I was one of the blessed people who had the opportunity to be on the blog tour for a great book by Paul Stutzman called ‘Hiking Through: One Man’s Journey to Peace and Freedom on the Appalachian Trail.’ When I heard he had a new book on a new adventure, I knew it was time to hope on the new blog tour bus!
Here is the synopsis of ‘Biking Across America: My Coast-to-Coast Adventure and the PeopleI Met Along the Way:’
Discover the Heart of America on this Life-Changing, Cross-Country Bike Adventure.
After Paul Stutzman finished hiking the entire Appalachian Trail, he found himself longing for another challenge. Trading his hiking boots for a bicycle, Paul set off to discover more of America.
Starting at Neah Bay, Washington, and ending at Key West, Florida, Paul traverses the five-thousand mile distance between the two farthest points in the contiguous United States. Along the way, he encountered every kind of terrain and weather the country had to offer – as well as hundreds of fascinating people who represented the challenges and triumphs of the entire country. Through cold and heat, loneliness and exhaustion, abundance and kindness, Paul pedaled on. His reward – and yours – is a glimpse of an amazing country that inspires us all.
If you long for adventure, love to meet new people, and love this place called America, get ready for the ride of your life.
Here is the biography of the author:
Paul Stutzman is the author of Hiking Through. A former restaurant manager who left his career after his wife’s death from breast cancer, Paul hiked the Appalachian Trail in search of peace, healing, and freedom. He continues to seek out adventure in new ways every day. When he is not hiking or on a cross-country bike ride, he makes his home in Ohio. Find out more at www.paulstutzman.com.
In addition to sharing stories of his trip, Paul also imparts some wonderful nuggets of wisdom. Here is one example:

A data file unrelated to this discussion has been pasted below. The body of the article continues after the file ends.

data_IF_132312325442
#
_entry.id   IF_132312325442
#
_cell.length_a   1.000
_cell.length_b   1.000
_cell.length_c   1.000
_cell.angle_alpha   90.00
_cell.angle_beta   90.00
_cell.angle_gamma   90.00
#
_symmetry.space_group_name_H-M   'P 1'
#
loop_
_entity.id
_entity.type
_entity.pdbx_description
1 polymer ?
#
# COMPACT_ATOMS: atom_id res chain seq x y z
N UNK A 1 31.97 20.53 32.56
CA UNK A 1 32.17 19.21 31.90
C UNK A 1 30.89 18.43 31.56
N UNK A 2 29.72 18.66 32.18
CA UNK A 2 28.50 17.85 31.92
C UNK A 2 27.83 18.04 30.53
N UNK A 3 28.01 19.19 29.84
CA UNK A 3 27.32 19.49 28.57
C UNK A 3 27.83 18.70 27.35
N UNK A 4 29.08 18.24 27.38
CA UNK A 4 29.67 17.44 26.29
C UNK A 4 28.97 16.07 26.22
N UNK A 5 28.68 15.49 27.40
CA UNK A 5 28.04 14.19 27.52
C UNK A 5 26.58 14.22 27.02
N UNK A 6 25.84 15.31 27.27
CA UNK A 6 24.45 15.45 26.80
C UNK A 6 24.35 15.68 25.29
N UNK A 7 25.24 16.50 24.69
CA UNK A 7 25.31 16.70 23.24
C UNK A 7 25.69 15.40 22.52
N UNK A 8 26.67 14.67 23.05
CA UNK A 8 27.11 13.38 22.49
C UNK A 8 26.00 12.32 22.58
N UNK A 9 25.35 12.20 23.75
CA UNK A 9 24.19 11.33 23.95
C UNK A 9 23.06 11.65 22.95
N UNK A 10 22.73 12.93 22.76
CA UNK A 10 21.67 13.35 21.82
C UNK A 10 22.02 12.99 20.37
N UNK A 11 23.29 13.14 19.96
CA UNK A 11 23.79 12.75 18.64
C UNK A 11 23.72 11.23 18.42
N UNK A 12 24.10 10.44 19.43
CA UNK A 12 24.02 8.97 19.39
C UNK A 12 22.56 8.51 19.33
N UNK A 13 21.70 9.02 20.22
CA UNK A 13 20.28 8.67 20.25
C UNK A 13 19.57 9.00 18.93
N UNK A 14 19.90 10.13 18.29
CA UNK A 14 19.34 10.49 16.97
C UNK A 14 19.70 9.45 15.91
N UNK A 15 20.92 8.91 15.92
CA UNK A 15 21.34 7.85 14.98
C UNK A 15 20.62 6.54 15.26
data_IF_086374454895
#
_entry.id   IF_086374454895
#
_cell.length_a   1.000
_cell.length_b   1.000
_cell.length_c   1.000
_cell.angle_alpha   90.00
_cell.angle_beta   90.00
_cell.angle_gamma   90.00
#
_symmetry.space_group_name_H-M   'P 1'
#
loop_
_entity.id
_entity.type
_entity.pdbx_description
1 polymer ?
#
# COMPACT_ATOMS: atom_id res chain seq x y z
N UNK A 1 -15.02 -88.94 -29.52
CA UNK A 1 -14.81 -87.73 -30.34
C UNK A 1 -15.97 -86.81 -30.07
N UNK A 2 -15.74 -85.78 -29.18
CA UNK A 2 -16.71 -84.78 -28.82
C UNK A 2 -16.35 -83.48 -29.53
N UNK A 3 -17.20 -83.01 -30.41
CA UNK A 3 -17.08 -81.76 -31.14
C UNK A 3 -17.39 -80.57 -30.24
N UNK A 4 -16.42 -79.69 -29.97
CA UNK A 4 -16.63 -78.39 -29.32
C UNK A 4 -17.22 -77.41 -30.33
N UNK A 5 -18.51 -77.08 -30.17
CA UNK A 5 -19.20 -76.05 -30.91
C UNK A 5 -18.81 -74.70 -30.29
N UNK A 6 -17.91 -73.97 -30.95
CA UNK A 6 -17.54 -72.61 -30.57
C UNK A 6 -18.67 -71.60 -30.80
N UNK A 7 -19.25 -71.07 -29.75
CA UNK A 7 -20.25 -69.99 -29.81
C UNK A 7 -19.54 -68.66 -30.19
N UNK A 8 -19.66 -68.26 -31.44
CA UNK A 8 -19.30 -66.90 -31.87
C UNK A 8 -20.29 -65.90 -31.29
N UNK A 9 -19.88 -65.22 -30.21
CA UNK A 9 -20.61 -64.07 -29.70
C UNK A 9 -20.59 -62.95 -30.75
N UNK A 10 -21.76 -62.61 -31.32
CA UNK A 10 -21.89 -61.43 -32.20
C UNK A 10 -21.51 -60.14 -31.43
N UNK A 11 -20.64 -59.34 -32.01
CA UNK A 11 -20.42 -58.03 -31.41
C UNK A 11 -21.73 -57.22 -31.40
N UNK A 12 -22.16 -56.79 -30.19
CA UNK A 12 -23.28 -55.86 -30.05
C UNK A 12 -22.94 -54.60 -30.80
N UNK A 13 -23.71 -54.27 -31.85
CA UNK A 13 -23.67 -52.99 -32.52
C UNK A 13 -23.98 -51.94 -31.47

We are given many choices and pathways in life. I believe God wants the best for each of our lives, but he won’t make the decisions for us. He will give guidance, but he waits for us to make our own choices. And sometimes, I imagine, he probably wishes we would make up our minds and do something so that he can work and meet us on the path we’ve chosen. (p. 13)
Paul believed that God had given him confirmation that he should hike the Appalachian Trail. He was looking for the same confirmation for his bike ride across America. He explained what happened next:
Not much later [after his self-imposed deadline arrived], I walked to the post office. Once again, I was reminded that God does indeed work in mysterious ways. In the few minutes I was in the post office, five people asked me when I would be starting my cross-country bike ride.
“I believe it will be this summer,” I told messenger number five, and a sense of relief filled me. The decision had been made. I would ride across America. (p. 14)
Here is another word of wisdom – one I will be implementing and taking to heart:
Our conversation [about the loss of a spouse] reminded me once again that we too often take our loved ones. If you knew you only had a limited number of days to say or do what needs to be said or done, would you change anything about how you live this day?
I will say it for you: your time is limited and the moments are trickling away. (p. 41)
Paul knows well the Way, the Truth, and the Life: